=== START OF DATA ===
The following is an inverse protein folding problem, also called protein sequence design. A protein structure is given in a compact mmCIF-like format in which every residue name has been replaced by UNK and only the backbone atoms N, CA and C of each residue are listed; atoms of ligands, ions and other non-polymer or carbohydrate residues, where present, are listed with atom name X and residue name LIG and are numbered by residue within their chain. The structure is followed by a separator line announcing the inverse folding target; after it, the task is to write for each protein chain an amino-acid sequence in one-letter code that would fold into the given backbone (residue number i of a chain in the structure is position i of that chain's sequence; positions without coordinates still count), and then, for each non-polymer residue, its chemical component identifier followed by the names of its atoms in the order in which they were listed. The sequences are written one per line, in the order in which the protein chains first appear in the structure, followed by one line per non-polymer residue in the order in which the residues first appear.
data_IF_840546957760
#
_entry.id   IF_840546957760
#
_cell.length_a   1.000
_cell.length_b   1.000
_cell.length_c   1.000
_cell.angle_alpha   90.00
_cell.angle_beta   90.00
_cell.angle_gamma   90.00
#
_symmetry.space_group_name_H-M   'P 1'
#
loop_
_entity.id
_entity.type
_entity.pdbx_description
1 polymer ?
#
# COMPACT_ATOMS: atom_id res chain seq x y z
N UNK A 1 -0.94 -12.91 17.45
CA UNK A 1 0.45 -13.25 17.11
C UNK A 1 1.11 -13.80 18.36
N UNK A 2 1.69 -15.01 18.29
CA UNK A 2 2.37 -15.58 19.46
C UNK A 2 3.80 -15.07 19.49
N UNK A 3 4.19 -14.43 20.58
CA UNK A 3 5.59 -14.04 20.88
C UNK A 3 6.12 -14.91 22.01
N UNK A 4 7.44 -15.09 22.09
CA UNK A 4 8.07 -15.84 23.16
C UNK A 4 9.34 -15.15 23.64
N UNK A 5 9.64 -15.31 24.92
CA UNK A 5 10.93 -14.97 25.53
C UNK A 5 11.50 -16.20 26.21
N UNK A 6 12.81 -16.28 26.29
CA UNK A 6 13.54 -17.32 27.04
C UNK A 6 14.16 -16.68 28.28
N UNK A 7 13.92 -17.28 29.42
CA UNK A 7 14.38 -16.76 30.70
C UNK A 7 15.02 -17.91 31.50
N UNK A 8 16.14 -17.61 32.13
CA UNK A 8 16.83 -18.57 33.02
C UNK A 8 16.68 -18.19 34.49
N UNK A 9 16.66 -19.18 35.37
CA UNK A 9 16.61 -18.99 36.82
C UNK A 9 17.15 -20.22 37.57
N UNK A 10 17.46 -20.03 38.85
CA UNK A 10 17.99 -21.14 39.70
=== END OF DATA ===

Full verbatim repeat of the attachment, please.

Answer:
The following is an inverse protein folding problem, also called protein sequence design. A protein structure is given in a compact mmCIF-like format in which every residue name has been replaced by UNK and only the backbone atoms N, CA and C of each residue are listed; atoms of ligands, ions and other non-polymer or carbohydrate residues, where present, are listed with atom name X and residue name LIG and are numbered by residue within their chain. The structure is followed by a separator line announcing the inverse folding target; after it, the task is to write for each protein chain an amino-acid sequence in one-letter code that would fold into the given backbone (residue number i of a chain in the structure is position i of that chain's sequence; positions without coordinates still count), and then, for each non-polymer residue, its chemical component identifier followed by the names of its atoms in the order in which they were listed. The sequences are written one per line, in the order in which the protein chains first appear in the structure, followed by one line per non-polymer residue in the order in which the residues first appear.
data_IF_840546957760
#
_entry.id   IF_840546957760
#
_cell.length_a   1.000
_cell.length_b   1.000
_cell.length_c   1.000
_cell.angle_alpha   90.00
_cell.angle_beta   90.00
_cell.angle_gamma   90.00
#
_symmetry.space_group_name_H-M   'P 1'
#
loop_
_entity.id
_entity.type
_entity.pdbx_description
1 polymer ?
#
# COMPACT_ATOMS: atom_id res chain seq x y z
N UNK A 1 -0.94 -12.91 17.45
CA UNK A 1 0.45 -13.25 17.11
C UNK A 1 1.11 -13.80 18.36
N UNK A 2 1.69 -15.01 18.29
CA UNK A 2 2.37 -15.58 19.46
C UNK A 2 3.80 -15.07 19.49
N UNK A 3 4.19 -14.43 20.58
CA UNK A 3 5.59 -14.04 20.88
C UNK A 3 6.12 -14.91 22.01
N UNK A 4 7.44 -15.09 22.09
CA UNK A 4 8.07 -15.84 23.16
C UNK A 4 9.34 -15.15 23.64
N UNK A 5 9.64 -15.31 24.92
CA UNK A 5 10.93 -14.97 25.53
C UNK A 5 11.50 -16.20 26.21
N UNK A 6 12.81 -16.28 26.29
CA UNK A 6 13.54 -17.32 27.04
C UNK A 6 14.16 -16.68 28.28
N UNK A 7 13.92 -17.28 29.42
CA UNK A 7 14.38 -16.76 30.70
C UNK A 7 15.02 -17.91 31.50
N UNK A 8 16.14 -17.61 32.13
CA UNK A 8 16.83 -18.57 33.02
C UNK A 8 16.68 -18.19 34.49
N UNK A 9 16.66 -19.18 35.37
CA UNK A 9 16.61 -18.99 36.82
C UNK A 9 17.15 -20.22 37.57
N UNK A 10 17.46 -20.03 38.85
CA UNK A 10 17.99 -21.14 39.70